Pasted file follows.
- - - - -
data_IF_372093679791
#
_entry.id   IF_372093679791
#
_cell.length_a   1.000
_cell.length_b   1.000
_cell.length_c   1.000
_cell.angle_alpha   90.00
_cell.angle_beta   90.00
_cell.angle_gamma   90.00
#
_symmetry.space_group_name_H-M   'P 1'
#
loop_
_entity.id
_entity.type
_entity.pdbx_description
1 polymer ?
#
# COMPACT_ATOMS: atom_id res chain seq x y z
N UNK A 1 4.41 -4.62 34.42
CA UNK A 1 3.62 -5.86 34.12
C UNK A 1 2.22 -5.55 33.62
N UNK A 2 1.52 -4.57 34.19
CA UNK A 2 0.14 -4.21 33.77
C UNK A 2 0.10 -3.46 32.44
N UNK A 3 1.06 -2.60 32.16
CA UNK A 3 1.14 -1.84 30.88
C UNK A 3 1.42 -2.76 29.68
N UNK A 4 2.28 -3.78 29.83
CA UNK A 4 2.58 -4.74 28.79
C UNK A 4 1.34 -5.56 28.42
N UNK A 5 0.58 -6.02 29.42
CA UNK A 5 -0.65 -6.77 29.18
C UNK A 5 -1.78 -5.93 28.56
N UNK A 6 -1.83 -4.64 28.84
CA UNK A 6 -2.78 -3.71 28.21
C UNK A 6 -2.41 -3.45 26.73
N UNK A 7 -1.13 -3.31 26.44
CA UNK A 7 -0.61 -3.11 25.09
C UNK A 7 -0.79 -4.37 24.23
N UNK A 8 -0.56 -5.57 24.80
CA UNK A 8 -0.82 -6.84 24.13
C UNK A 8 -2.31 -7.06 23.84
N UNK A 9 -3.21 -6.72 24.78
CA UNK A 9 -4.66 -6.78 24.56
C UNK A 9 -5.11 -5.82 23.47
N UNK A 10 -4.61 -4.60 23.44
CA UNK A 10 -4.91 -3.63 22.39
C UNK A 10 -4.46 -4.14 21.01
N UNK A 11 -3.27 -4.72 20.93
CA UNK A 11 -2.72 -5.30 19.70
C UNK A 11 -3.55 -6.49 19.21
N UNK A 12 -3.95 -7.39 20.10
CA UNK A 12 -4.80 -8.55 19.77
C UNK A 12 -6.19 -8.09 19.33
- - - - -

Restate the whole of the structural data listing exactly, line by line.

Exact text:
data_IF_372093679791
#
_entry.id   IF_372093679791
#
_cell.length_a   1.000
_cell.length_b   1.000
_cell.length_c   1.000
_cell.angle_alpha   90.00
_cell.angle_beta   90.00
_cell.angle_gamma   90.00
#
_symmetry.space_group_name_H-M   'P 1'
#
loop_
_entity.id
_entity.type
_entity.pdbx_description
1 polymer ?
#
# COMPACT_ATOMS: atom_id res chain seq x y z
N UNK A 1 4.41 -4.62 34.42
CA UNK A 1 3.62 -5.86 34.12
C UNK A 1 2.22 -5.55 33.62
N UNK A 2 1.52 -4.57 34.19
CA UNK A 2 0.14 -4.21 33.77
C UNK A 2 0.10 -3.46 32.44
N UNK A 3 1.06 -2.60 32.16
CA UNK A 3 1.14 -1.84 30.88
C UNK A 3 1.42 -2.76 29.68
N UNK A 4 2.28 -3.78 29.83
CA UNK A 4 2.58 -4.74 28.79
C UNK A 4 1.34 -5.56 28.42
N UNK A 5 0.58 -6.02 29.42
CA UNK A 5 -0.65 -6.77 29.18
C UNK A 5 -1.78 -5.93 28.56
N UNK A 6 -1.83 -4.64 28.84
CA UNK A 6 -2.78 -3.71 28.21
C UNK A 6 -2.41 -3.45 26.73
N UNK A 7 -1.13 -3.31 26.44
CA UNK A 7 -0.61 -3.11 25.09
C UNK A 7 -0.79 -4.37 24.23
N UNK A 8 -0.56 -5.57 24.80
CA UNK A 8 -0.82 -6.84 24.13
C UNK A 8 -2.31 -7.06 23.84
N UNK A 9 -3.21 -6.72 24.78
CA UNK A 9 -4.66 -6.78 24.56
C UNK A 9 -5.11 -5.82 23.47
N UNK A 10 -4.61 -4.60 23.44
CA UNK A 10 -4.91 -3.63 22.39
C UNK A 10 -4.46 -4.14 21.01
N UNK A 11 -3.27 -4.72 20.93
CA UNK A 11 -2.72 -5.30 19.70
C UNK A 11 -3.55 -6.49 19.21
N UNK A 12 -3.95 -7.39 20.10
CA UNK A 12 -4.80 -8.55 19.77
C UNK A 12 -6.19 -8.09 19.33